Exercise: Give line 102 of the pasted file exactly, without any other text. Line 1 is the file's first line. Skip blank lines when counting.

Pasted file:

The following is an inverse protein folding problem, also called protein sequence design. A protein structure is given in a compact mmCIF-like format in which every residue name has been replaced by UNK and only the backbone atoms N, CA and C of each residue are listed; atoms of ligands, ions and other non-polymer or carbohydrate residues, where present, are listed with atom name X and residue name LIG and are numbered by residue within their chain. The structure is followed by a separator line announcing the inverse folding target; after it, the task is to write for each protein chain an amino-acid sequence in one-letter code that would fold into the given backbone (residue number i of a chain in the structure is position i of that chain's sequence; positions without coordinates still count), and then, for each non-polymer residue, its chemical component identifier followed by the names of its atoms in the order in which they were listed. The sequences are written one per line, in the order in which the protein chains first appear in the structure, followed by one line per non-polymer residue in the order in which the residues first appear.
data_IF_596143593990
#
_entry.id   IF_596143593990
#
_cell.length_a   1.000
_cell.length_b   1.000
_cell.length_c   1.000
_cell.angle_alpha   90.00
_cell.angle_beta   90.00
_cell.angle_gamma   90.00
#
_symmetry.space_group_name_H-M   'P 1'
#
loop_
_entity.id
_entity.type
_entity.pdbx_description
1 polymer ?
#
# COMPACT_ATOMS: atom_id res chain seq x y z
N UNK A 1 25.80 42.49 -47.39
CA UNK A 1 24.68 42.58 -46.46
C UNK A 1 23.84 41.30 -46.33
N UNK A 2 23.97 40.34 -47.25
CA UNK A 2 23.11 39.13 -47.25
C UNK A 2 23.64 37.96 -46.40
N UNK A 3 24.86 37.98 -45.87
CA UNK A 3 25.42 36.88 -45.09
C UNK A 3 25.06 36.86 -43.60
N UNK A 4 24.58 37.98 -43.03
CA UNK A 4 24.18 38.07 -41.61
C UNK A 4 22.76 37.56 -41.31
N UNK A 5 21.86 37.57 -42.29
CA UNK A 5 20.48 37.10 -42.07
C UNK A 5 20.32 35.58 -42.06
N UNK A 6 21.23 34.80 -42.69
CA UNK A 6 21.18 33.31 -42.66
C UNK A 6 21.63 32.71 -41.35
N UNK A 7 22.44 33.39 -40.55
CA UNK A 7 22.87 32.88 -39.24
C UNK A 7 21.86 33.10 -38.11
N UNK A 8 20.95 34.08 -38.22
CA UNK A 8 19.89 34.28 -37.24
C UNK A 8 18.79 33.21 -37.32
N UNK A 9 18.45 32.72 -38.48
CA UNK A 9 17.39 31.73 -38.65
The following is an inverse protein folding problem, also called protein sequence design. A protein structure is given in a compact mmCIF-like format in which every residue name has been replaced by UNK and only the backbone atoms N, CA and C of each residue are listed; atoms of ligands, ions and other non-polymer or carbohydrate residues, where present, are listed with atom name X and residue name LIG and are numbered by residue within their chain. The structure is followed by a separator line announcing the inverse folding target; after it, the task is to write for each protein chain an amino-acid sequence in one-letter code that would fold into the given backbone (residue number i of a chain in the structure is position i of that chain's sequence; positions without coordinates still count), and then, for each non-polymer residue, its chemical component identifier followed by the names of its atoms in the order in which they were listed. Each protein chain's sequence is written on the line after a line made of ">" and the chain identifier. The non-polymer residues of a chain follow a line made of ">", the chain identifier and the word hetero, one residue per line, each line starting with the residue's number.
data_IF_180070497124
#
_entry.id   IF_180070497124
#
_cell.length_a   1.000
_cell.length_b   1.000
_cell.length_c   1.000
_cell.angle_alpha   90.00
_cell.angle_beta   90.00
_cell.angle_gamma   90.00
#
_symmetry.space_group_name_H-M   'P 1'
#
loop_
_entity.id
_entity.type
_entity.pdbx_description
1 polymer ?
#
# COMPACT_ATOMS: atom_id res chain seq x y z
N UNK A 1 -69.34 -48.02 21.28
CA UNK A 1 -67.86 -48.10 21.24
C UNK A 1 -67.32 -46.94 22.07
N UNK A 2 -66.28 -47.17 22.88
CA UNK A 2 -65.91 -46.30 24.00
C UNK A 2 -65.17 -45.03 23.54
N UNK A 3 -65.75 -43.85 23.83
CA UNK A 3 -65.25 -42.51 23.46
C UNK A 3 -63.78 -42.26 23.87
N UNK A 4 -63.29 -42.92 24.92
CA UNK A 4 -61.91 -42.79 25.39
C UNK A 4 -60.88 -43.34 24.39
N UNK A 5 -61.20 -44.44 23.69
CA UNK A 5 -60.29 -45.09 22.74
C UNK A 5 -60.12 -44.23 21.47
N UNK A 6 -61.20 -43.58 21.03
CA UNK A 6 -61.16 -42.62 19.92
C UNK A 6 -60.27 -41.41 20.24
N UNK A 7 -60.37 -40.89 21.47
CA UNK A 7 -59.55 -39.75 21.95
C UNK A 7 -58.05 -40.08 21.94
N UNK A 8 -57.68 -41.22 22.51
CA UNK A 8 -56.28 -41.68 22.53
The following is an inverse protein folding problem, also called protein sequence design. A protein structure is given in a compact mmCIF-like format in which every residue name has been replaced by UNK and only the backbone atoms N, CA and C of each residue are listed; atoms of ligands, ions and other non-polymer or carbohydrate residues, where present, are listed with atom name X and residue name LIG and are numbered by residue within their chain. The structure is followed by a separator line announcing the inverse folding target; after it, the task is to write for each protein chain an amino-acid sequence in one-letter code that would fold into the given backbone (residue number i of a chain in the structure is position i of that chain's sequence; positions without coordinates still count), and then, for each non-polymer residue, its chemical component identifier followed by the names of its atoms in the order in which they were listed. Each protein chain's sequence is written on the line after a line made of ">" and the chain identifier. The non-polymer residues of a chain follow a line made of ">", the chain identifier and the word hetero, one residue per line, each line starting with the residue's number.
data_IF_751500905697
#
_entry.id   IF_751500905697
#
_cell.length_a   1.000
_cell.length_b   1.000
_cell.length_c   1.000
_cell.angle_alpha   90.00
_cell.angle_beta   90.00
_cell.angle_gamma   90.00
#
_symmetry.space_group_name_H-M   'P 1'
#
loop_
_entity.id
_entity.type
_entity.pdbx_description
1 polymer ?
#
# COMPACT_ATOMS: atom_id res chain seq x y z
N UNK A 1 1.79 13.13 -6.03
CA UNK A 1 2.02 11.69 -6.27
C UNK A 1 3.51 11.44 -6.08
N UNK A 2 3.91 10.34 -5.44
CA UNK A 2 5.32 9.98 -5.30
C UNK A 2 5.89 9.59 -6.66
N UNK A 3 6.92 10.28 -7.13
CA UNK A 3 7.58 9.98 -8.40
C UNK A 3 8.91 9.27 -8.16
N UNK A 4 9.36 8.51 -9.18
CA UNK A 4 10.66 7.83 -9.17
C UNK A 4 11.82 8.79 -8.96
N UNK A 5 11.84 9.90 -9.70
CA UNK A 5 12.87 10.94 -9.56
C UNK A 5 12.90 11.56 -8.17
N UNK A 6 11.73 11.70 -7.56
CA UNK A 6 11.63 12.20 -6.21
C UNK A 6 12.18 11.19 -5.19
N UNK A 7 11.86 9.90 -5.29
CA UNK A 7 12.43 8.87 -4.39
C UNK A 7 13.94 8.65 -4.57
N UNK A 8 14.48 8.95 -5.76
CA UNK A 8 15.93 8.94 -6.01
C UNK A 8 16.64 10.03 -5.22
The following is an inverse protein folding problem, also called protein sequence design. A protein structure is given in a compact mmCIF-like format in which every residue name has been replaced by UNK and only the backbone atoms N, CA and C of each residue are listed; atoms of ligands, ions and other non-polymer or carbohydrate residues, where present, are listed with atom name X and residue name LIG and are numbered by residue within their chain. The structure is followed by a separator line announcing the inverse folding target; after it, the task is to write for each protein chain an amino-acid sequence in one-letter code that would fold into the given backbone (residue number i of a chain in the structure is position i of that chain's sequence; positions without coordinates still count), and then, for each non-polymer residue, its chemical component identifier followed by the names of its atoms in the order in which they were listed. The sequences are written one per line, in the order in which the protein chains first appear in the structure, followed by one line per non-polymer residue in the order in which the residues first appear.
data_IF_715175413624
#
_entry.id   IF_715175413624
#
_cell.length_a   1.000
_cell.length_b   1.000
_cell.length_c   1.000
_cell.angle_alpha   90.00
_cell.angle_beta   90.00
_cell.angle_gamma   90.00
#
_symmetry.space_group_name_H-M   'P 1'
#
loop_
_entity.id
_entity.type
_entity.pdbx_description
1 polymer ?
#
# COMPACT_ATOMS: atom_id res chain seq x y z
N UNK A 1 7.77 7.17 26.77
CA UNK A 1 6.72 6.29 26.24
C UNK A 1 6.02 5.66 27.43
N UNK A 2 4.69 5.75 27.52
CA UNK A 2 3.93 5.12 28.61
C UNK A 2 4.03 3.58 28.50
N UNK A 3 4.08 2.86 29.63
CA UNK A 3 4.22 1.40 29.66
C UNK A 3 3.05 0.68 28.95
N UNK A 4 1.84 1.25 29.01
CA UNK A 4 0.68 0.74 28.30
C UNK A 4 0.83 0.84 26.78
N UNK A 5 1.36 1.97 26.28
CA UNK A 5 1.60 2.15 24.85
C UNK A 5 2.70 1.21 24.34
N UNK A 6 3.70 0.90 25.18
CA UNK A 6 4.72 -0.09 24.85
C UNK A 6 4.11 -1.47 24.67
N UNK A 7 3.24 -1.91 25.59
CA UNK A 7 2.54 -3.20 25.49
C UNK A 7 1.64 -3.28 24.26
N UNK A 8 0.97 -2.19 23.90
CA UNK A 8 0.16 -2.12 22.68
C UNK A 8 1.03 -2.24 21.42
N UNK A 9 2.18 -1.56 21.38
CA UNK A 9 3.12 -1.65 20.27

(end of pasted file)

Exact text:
_cell.angle_gamma   90.00